The VP44 is completely fuel lubricated, as the VE pump is. It does not use oil lubrication like the P7100 does. The VP44 is expected to last at least a long as the P7100 in normal automotive applications. However, we obviously have much more "long-term" experience with the P7100 than we do with the VP44, so our knowledge base is still evolving. Soon after launch, the VP44 had its share of problems, just as the P7100 did when it was introduced, but we have worked closely with BOSCH to correct the issues with the pump, and we're confident that the VP44 will be a reliable fuel pump.
    There are some significant differences between older trucks/engines and the newer trucks with the 24-valve engine. A Dodge pickup today can be 75 HP more powerful and almost 2000 lbs heavier than a 1991 W250; the weight of the trucks has increased yearly as Dodge has added safety and convenience features.
    Also, the electronic controls on the 24-valve engine allow Cummins to control the power and torque very precisely across the entire RPM range. The mechanically controlled engines have their power and torque precisely controlled at torque peak and rated power RPMs, but between those two engine speeds, power and torque can often exceed the published figures.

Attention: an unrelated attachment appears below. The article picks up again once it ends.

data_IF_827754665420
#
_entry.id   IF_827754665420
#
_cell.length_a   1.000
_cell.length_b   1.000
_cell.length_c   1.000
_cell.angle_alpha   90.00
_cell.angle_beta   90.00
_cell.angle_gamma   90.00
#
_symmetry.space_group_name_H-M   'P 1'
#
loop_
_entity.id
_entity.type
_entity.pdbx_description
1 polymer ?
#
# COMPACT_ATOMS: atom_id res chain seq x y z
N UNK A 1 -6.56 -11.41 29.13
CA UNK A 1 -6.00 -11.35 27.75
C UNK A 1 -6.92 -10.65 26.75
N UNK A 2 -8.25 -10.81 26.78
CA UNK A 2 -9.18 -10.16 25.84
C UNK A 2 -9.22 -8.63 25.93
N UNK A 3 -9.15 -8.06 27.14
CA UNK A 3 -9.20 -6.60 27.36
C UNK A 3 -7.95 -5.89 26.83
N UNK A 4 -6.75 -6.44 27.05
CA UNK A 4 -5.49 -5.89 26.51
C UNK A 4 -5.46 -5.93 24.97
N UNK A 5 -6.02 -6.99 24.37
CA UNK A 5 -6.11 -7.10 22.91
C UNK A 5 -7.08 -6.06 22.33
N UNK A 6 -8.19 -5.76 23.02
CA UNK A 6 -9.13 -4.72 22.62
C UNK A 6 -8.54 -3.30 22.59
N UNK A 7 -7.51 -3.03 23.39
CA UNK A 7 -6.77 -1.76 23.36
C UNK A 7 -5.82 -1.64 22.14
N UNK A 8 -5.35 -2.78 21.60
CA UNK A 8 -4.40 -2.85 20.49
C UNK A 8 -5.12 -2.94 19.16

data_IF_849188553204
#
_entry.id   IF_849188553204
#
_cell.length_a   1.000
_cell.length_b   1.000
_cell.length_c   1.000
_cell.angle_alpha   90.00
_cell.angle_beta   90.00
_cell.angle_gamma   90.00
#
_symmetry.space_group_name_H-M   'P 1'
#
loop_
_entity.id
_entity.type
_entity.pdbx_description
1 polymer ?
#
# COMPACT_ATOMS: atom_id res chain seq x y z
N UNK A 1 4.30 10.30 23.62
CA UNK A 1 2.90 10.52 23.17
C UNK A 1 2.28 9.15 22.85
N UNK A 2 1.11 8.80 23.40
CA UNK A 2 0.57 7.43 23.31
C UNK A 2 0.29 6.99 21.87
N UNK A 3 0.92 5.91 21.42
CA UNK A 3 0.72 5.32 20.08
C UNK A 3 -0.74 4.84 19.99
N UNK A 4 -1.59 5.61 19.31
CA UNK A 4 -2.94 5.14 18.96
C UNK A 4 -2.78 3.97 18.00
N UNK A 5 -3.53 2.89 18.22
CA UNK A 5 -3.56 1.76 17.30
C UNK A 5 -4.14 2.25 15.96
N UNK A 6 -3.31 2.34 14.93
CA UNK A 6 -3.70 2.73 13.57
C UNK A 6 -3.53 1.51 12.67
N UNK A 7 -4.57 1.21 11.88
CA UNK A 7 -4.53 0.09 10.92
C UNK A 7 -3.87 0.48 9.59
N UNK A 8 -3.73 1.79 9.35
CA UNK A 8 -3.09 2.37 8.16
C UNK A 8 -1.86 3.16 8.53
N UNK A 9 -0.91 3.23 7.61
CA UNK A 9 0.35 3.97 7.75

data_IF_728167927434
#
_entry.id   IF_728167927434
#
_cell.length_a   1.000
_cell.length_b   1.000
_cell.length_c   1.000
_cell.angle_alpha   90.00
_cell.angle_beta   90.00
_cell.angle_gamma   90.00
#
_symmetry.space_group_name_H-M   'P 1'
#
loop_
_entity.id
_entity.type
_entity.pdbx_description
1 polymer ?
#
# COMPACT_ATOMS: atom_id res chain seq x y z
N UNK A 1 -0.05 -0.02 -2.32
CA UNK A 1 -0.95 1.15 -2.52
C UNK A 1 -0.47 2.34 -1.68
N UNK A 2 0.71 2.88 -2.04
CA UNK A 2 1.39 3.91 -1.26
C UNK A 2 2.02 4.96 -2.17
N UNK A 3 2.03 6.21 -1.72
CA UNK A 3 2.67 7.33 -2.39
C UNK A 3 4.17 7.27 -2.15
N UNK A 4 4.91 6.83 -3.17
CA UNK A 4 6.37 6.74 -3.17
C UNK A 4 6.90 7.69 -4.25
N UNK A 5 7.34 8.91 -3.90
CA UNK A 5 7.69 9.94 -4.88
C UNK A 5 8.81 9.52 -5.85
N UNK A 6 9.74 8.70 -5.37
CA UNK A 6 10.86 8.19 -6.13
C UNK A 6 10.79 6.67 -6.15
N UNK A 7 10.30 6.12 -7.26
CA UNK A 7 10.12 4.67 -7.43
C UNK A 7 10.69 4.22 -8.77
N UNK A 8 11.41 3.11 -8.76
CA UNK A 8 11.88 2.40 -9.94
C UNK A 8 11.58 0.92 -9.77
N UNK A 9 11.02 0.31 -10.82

Dodge set specific power and torque limits at particular RPMs for our engine, and with the electronic controls, we were able to meet them very accurately. This means that a mechanically controlled engine may produce more power and torque than a 24-valve engine at particular engine RPMs. This is most noticeable when one compares the trucks back-to-back, as someone who trades in an older Cummins powered Dodge would do.
    While the 24-valve engine itself is more efficient than the older mechanical engines, actual observed fuel economy may differ between older and 24-valve trucks, due to the fact that

  1. the 24-valve trucks are generally heavier,
  2. the 24-valve trucks produce more useable power at higher RPM than the mechanical engines, allowing the driver to rev higher (the engine is not as efficient at higher RPM as it is at lower RPM), and
  3. the previously discussed torque curve differences may promote a less efficient driving style.

    Thank you for choosing Cummins power or products. Please let us know if you need assistance in locating the nearest Cummins-authorized distributor or dealer. Please feel free to use our International Dealer Locator: (http://www.cummins.com/partserv/intro.html) found on the Customer Assistance page of the Cummins website (www.cummins.com).
    Let us know if have other questions, or if away from your computer, feel free to call us (toll-free, from North America) at 1-800-DIESELS (343-7357), or 1-812-377-5000 (toll call, worldwide, ask for 800-DIESELS).

Regards,
--
Powermaster Customer Assistance Center
Cummins Engine Company, Inc.
Columbus, Indiana, USA
Email: powermaster@cummins.com

My Comments (it's my web page and I get to add my $0.02 FWIW):